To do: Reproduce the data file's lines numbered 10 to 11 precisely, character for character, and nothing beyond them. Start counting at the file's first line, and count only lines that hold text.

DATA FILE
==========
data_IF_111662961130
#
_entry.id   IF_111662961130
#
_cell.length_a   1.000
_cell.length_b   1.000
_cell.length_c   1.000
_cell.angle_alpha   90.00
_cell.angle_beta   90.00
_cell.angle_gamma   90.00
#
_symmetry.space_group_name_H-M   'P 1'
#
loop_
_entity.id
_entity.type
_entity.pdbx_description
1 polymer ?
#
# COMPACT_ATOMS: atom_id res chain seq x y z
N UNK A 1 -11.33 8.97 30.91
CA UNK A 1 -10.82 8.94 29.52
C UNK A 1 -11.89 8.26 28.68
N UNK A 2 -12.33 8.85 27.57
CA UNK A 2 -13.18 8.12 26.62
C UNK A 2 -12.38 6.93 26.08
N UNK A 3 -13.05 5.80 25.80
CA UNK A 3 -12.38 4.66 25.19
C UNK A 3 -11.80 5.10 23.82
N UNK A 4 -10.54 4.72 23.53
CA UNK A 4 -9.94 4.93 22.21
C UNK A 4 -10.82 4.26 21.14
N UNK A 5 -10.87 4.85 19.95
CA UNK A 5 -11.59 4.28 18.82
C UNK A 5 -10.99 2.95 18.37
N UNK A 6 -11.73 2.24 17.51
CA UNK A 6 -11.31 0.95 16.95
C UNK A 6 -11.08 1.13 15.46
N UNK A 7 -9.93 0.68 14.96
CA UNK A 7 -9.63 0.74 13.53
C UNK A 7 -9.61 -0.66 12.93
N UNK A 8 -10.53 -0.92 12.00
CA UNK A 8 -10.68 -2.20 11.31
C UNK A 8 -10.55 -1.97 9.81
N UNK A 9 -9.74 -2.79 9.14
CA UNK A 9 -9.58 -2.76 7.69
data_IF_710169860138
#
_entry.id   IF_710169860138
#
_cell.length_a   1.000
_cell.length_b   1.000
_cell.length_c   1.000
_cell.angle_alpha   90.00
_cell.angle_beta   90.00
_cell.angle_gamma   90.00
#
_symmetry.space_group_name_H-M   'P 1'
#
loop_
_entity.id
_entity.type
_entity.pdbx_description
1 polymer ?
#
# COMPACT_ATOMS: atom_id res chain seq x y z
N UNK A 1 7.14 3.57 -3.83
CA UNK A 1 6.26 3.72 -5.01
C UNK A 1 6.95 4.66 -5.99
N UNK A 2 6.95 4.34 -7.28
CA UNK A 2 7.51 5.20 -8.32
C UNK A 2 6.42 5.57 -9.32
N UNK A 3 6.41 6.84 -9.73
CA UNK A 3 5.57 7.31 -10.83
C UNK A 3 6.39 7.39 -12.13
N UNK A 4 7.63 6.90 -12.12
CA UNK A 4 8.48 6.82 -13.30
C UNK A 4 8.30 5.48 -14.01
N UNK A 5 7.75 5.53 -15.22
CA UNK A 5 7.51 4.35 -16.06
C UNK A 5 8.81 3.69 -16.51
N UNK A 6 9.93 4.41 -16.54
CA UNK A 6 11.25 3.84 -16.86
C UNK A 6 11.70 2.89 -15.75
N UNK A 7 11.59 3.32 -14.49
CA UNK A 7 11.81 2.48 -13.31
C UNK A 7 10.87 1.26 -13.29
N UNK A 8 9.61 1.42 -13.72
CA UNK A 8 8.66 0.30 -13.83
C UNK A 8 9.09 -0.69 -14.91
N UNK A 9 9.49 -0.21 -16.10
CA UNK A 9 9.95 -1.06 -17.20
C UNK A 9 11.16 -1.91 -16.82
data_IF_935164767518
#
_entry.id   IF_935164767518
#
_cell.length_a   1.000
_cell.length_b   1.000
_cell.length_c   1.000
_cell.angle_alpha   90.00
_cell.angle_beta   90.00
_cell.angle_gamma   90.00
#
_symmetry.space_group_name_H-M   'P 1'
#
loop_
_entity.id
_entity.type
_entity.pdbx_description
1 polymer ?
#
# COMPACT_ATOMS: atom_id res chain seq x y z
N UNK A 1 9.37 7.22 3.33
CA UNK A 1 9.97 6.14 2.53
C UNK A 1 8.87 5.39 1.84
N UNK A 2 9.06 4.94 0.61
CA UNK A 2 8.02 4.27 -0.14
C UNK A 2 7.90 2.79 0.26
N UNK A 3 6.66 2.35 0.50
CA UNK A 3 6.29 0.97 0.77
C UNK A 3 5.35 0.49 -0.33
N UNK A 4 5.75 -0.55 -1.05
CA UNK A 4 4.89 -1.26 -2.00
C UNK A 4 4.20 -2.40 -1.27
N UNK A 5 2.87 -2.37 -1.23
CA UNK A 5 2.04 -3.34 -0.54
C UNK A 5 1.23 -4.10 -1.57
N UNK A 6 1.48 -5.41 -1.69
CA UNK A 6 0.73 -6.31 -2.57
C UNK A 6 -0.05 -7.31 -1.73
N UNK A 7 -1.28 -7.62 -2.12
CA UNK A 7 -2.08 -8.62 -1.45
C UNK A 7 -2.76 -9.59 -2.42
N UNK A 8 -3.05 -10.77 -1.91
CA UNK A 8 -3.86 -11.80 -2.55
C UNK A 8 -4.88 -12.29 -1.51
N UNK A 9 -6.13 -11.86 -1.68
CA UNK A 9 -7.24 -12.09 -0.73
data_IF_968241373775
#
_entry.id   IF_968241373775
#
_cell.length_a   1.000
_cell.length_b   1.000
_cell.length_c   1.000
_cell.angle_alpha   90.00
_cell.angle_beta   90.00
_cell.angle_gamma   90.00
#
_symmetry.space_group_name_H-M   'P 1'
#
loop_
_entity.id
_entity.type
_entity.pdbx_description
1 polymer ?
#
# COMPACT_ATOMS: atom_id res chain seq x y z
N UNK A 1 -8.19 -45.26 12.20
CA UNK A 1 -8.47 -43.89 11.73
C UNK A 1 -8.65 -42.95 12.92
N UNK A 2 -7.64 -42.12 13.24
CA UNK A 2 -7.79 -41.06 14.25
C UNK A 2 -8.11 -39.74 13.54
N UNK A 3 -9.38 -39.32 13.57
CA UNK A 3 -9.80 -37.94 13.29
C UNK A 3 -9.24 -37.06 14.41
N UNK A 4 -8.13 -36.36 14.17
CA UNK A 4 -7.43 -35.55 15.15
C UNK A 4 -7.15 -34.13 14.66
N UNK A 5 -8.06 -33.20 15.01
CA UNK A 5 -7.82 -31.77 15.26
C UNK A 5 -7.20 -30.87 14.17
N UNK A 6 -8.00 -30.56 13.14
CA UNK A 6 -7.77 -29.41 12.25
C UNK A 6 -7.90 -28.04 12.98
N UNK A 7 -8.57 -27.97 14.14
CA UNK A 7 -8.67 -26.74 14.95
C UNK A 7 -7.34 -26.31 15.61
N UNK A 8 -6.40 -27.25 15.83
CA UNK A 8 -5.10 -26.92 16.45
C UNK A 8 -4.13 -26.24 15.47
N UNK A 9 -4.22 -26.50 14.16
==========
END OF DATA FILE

_cell.angle_gamma   90.00
#